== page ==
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The Game Trail

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Photo by Jay Mock Photo by Jay Mock

New regs for 2010

Happy Spring! It came early this year, but I have yet to hear a complaint from anybody, including the critters. Spring is the time of year when Fish and Game commissioners meet and set the regulations for the upcoming year. I always get quite a few phone calls from folks asking when the new regulations booklet will be coming out. The regulations will be out at license vendors in mid-April, but here is a peek at what’s new state wide.

The Idaho Fish and Game Commission adopted big game seasons during March for 2010 with few changes. New this year were caps on some elk tags, allowing youth hunters to hunt in both A and B tag elk hunts. Commissioners adopted the new seasons as proposed, except they opted to drop senior hunts in units 31, 40 and 41.

A new Lolo zone A tag cap will result in a 6.5 percent reduction, and a B tag cap will result in a 14 percent reduction from the average annual sales. The second year of the phased-in Sawtooth zone A and B tag caps will increase the cap there to 75 percent of the proposed reduction for both. Smoky Mountain A tag cap will result in a 10 percent reduction and the Salmon zone B tag cap will mean a 19.8 percent reduction. Elk population surveys show nine elk zone are above management objectives, 13 are meeting objectives and seven are below objectives.

Good mule deer survival this year will translate into more permits in some hunts. Nearly all adult females survived, and biologists expect fawn survival to be at least 70 percent. These are the best survival rates since close monitoring of survival began in 1998.

Commissioners approved a proposal to allow electronic calls to hunt black bears and mountain lions in the Lolo and Selway elk management zones. They also extended the mountain lion season to June 30 in the Lolo and Selway zones, and increased the bag limit to two lions in the Lolo zone.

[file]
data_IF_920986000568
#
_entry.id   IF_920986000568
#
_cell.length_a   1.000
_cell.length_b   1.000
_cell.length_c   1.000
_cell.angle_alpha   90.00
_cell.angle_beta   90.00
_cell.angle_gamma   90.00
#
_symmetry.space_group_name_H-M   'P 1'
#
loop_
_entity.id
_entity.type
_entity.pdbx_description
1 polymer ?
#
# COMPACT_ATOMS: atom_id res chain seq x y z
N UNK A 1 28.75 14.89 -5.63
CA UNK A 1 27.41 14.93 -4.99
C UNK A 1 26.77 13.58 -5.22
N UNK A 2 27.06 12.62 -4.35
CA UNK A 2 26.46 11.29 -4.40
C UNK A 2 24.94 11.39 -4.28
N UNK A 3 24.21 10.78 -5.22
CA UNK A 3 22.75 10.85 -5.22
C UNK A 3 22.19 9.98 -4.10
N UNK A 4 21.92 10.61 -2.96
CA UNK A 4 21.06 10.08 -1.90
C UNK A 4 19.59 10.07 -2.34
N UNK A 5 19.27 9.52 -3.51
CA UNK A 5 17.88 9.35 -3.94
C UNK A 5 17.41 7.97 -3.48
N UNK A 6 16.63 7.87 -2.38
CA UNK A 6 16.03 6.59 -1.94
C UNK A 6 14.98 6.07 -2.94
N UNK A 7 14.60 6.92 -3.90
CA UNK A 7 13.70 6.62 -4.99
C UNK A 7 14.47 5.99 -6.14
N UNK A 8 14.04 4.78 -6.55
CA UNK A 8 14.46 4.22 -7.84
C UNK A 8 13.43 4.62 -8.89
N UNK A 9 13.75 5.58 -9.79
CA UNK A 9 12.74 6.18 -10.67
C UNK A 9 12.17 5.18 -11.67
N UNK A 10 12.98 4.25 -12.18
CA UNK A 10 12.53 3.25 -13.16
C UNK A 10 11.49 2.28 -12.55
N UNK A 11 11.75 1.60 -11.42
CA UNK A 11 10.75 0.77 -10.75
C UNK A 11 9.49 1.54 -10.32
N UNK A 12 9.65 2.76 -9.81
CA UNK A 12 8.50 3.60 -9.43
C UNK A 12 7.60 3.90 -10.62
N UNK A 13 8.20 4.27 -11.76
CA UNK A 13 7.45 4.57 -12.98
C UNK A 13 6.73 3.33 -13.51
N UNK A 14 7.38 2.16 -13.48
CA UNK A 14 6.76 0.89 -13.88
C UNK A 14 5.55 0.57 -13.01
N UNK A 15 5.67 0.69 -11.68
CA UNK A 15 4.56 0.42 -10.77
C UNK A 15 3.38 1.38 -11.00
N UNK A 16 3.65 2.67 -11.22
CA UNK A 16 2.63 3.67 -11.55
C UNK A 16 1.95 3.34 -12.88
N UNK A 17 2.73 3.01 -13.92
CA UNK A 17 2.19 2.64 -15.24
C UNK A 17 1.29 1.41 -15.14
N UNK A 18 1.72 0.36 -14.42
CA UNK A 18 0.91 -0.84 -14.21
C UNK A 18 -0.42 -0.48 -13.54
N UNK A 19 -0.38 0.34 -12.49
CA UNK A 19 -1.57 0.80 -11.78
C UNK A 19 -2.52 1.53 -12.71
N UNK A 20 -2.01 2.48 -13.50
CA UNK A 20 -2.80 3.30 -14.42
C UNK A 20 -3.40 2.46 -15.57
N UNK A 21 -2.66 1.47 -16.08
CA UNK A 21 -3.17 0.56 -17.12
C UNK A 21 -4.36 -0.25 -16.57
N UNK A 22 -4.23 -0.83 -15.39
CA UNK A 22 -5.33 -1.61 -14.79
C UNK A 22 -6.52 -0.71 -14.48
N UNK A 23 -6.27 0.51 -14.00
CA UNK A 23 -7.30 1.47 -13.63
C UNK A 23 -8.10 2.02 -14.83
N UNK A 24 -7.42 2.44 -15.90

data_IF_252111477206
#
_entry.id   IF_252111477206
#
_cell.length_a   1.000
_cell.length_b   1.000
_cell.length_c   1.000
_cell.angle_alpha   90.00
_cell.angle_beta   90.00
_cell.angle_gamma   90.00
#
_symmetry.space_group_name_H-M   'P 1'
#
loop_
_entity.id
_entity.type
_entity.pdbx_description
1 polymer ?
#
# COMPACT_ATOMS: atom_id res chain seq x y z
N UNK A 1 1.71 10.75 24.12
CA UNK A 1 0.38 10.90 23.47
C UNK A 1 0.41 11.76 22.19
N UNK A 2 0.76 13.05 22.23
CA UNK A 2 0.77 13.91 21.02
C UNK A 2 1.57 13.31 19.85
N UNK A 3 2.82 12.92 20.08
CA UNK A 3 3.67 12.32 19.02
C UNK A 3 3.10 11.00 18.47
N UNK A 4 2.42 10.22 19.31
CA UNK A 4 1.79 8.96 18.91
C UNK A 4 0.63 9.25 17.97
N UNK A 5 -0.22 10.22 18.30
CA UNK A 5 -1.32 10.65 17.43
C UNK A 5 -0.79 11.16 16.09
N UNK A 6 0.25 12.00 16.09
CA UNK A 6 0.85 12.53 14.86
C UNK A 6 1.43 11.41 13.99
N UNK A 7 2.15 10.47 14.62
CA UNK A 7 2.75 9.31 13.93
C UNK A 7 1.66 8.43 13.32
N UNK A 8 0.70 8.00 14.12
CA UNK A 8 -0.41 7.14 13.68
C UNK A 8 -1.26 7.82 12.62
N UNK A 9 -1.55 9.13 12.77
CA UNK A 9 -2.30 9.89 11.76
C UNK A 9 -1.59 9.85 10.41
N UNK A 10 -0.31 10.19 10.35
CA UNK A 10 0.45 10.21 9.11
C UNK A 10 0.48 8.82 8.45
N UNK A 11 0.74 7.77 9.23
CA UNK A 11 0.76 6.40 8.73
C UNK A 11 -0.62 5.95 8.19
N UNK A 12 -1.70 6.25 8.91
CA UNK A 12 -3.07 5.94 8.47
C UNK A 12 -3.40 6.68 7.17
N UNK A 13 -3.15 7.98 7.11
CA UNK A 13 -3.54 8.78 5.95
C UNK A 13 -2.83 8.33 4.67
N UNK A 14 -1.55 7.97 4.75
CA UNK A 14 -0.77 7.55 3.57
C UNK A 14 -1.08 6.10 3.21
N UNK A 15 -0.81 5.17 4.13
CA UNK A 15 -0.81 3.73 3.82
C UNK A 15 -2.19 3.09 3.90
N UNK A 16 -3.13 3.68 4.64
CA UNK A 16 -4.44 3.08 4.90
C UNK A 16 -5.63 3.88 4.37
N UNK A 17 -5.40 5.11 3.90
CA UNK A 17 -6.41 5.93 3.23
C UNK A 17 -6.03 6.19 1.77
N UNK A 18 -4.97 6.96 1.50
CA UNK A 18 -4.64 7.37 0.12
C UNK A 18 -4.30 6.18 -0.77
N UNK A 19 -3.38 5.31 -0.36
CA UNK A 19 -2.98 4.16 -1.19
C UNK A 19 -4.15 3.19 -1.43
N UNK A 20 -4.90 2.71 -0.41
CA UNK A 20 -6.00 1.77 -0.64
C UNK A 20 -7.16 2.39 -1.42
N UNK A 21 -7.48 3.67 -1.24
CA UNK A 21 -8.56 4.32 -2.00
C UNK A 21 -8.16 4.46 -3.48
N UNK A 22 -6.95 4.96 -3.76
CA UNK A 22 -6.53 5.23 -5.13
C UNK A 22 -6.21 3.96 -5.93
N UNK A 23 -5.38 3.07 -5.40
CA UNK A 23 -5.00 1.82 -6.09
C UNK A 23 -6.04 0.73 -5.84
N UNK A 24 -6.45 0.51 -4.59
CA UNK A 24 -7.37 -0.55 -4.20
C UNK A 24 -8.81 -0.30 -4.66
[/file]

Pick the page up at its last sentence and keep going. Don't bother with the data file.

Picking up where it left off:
Commissioners also approved changes to three pronghorn controlled hunts in the Magic Valley. Hunts in units 40, 41 and 42, in 45 and 52, and in 46 and 47 will be split into controlled hunts from August 15 through 30 and adding new unlimited controlled hunts from September 10 through 24.

As always, new regulations and new season dates are highlighted in yellow in the regulations.

Here are a few reminders before getting out and enjoying some fishing or spring hunting seasons. Most importantly, please buy the appropriate license, tags, and permits for your activity. If you don’t think that you have the money for a license, you surely can’t afford a citation.  River and Stream Fishing does not open until the Saturday of Memorial Day Weekend, which lands on May 29 this year. However, Lightning Creek, Pack River, Grouse Creek, and the Clark Fork River are open right now.  Remember it is illegal to harvest Cutthroat Trout on the Clark Fork River and Lake Pend Oreille, so please correctly identify your fish.  If you do hook a cutthroat or bull trout and they swallow the hook, don’t try to remove the hook. Leave it in and simply cut the line, the fish will be in much better shape than the result of yanking on the hook.

Turkey hunters, please be respectful of private property. There are a lot of folks in the county who would love for you to remove a few turkeys from their property; ask permission and respect the land. Also, with the turkey population increasing and the number of turkey hunters rising there is an increased potential for accidents in the field. Two hunters stalking the same turkey can be unaware of each other’s presence so we must be cognizant of one of firearm’s golden rules; be aware of your backdrop. Additionally, the use of decoys has increased also, enticing a hunter to “stalk” your decoy; again please be aware of your backdrop before you pull the trigger.

Bear hunters should have a pretty good year with a lot of accessible country due to low snow pack. Please purchase a bait permit if you plan on hunting over bait, and remember no baiting in Unit 1. Also, take an extra few minutes to watch the bear’s behavior before you pull the trigger. Is it a sow with cubs? Could it be a Grizzly bear? These are important questions to ask yourself before the bullet travels down range because it is the hunter’s responsibility to take the time to make the accurate and ethical decision.

Anyone with ideas on how the Department can improve fishing opportunities or interested in the rule change process is encouraged to attend our public meetings. Biologists will present information on the efforts to simplify the seasons and rules, discuss potential changes, and be available to provide information on local fisheries. Get involved folks, this is your resource. The meeting will be on April 8 in Sandpoint at the Panhandle Health District Office (1020 Michigan St.) at 7 pm.

I bet I don’t need to remind you to get the kids out of the house for some good ole’ outdoor fun, they’re probably banging the door down.

Leave No Child Inside.

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Matt Haag Matt Haag is an Idaho Fish and Game Conservation Officer.

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